Chevrolet has crafted funky interiors for the Beat. It gets a digital tachometer, with a centre console that fuses well with the entire theme of looking young. The second row knee room and the boot are a bit of problem on the Beat, else everything else is well sorted.
The Beat is trendy on the inside, and the interiors have been designed to attract those young at heart. The Beat gets a digital tachometer and a cool blue backlit speedometer dial that makes the design look futuristic. The touch and feel of the plastics is decent and the overall fit and finish of the plastics is good for the price tag it comes for.
There is have sufficient head room and leg room for the front passengers and at the rear, though the Beat is a bit tight on knee room in the second row. It comes embellished with airbags, ABS, in-dash music system and alloys. The number of brownies on the Beat is good enough for the total moolah you pay.
PS: PS is the entry-level model of the Chevrolet Beat. In the PS avatar, the Beat gets tachometer, HVAC, full fabric seats and manually adjustable ORVMs.
LS: The LS gets ORVMs on each side, silver instrument cluster, passenger side vanity mirror, rear parcel tray, front power windows, rear split-fold seats, day and night IRVM and central locking.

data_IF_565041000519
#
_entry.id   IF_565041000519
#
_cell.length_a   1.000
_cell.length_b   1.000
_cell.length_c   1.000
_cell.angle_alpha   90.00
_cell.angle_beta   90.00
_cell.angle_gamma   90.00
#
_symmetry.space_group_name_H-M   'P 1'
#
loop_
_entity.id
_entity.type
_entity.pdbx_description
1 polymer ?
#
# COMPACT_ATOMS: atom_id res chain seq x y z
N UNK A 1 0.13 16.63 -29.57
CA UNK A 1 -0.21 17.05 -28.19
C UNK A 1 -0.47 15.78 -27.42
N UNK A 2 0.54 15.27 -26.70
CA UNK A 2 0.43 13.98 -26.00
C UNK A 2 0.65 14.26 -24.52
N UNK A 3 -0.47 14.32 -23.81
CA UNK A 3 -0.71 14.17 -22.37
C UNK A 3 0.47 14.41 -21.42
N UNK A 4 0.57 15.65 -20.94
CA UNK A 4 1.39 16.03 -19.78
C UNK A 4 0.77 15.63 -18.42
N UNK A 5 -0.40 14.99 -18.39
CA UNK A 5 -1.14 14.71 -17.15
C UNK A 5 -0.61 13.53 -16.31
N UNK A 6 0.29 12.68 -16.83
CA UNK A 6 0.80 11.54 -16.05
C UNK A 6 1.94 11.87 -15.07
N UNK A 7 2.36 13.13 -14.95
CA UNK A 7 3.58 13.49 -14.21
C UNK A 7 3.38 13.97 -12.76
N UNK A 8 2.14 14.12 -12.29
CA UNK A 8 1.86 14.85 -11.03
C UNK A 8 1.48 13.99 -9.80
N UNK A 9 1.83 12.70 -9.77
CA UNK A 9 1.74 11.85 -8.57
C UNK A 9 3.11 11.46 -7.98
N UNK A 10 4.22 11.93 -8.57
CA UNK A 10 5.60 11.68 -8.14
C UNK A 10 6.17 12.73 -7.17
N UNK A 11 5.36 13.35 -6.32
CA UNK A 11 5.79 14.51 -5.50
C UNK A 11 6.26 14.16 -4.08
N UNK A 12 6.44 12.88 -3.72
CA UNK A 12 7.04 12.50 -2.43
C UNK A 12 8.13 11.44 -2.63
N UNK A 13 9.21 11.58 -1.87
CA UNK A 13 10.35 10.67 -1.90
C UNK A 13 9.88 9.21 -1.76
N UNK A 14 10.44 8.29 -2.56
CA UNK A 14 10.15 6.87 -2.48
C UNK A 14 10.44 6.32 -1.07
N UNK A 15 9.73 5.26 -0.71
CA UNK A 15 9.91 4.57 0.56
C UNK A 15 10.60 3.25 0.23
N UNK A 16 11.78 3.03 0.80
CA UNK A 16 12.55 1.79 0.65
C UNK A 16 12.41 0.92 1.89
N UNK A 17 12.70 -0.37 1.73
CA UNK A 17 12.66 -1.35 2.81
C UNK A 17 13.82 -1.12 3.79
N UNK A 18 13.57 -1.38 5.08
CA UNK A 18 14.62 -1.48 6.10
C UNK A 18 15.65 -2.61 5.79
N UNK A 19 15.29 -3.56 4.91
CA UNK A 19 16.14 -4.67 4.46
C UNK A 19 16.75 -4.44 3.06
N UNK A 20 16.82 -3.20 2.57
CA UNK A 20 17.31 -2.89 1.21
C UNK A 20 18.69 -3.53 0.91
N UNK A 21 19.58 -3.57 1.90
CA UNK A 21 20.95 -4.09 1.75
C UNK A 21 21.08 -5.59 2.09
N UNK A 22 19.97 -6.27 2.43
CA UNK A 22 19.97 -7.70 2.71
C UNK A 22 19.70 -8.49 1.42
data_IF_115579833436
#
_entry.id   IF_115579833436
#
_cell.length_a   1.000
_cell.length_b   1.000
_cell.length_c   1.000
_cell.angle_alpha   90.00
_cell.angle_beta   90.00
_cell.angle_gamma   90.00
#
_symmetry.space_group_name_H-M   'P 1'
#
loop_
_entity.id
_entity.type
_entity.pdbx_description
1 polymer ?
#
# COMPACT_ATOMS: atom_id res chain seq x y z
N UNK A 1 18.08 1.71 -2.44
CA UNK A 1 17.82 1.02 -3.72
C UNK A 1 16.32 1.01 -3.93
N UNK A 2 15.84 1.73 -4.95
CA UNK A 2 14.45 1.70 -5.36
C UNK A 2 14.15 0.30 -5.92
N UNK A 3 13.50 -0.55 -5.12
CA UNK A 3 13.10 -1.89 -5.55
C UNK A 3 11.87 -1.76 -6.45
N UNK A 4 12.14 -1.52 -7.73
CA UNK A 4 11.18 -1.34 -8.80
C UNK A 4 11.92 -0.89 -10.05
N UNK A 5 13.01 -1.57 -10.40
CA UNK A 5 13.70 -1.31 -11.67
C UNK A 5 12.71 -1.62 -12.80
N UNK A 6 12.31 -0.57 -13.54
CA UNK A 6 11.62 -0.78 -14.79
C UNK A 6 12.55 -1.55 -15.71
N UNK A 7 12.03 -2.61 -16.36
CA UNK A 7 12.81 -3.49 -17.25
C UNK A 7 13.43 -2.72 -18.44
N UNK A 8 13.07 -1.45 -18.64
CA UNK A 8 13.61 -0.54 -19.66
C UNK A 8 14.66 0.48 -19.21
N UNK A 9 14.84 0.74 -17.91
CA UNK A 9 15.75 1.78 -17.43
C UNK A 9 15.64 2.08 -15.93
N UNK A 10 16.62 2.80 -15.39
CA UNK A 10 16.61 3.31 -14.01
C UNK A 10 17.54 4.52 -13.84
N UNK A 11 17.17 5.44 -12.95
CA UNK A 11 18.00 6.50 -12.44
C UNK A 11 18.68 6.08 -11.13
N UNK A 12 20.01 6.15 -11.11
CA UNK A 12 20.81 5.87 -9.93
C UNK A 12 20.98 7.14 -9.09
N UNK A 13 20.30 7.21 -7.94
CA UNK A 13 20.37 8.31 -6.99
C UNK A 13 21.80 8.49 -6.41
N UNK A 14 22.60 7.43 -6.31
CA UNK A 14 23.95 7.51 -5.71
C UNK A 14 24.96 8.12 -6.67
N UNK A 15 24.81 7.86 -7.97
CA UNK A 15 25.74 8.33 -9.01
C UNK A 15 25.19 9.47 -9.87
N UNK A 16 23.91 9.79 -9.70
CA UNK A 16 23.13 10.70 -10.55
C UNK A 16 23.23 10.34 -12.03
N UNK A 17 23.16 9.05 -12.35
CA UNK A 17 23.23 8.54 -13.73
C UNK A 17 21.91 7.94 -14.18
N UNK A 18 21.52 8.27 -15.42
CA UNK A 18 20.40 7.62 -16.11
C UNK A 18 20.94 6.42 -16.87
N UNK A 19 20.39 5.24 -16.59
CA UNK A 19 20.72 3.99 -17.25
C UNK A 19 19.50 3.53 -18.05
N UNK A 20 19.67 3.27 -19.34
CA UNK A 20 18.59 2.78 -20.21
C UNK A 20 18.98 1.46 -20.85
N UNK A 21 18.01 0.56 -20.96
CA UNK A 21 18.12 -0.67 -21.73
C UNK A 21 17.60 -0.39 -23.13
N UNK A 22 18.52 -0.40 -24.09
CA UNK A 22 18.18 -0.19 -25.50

LT: This is the top of the line version, and it comes loaded with all the bells and whistles. It gets integrated music system with USB connectivity and four speakers, auto AC, sunglass holder, rear power windows, ABS, dual airbags and front fog lamps, apart from gets ORVMs on each side, silver instrument cluster, passenger side vanity mirror, rear parcel tray, front power windows, rear split-fold seats, day and night IRVM and central locking that are available on the LS.
Maruti Suzuki Alto K10 has gone another transformation for its second generation. The interior certainly looks update with its new dual colour dashboard and look premium enough for the segment.
The blue-black interior of the old car is replaced in the new Alto K10 with a black-beige colour scheme. New things on the inside include steering wheel, instrument cluster, piano finish music system with CD, USB and Aux-in support and silver accents. The seats are finished in beige upholstery.
Lx - The base variant Lx gets the 3-point ELR seatbelts for the front and rear, air conditioner, right hand side mirror and ventilated disc brakes to the front.
Lxi - The LXi variant adds child proof rear door locks, power steering, tailgate opener, internally adjustable right hand side mirror, chrome front grille and body coloured bumpers.
Vxi 5MT/AGS - The Vxi variants gets audio system with CD, MP3, USP and radio support, central door locking, front power windows, both side outside mirrors, tachometer, shift up indicator for the 5MT version and gear shift display for the AGS (Auto Gear Shift) version, accessory pocket, digital clock, rear parcel tray, piano black finish center garnish, blacked out B-pillar, full wheel covers and silver accents for side louvers, steering wheel, inside door handles, console, instrument cluster and door trim.
ZXi - The top end Zxi variant gets Driver side airbag, fog lamps, keyless entry, body colored door mirror and outside door handles and body side molding.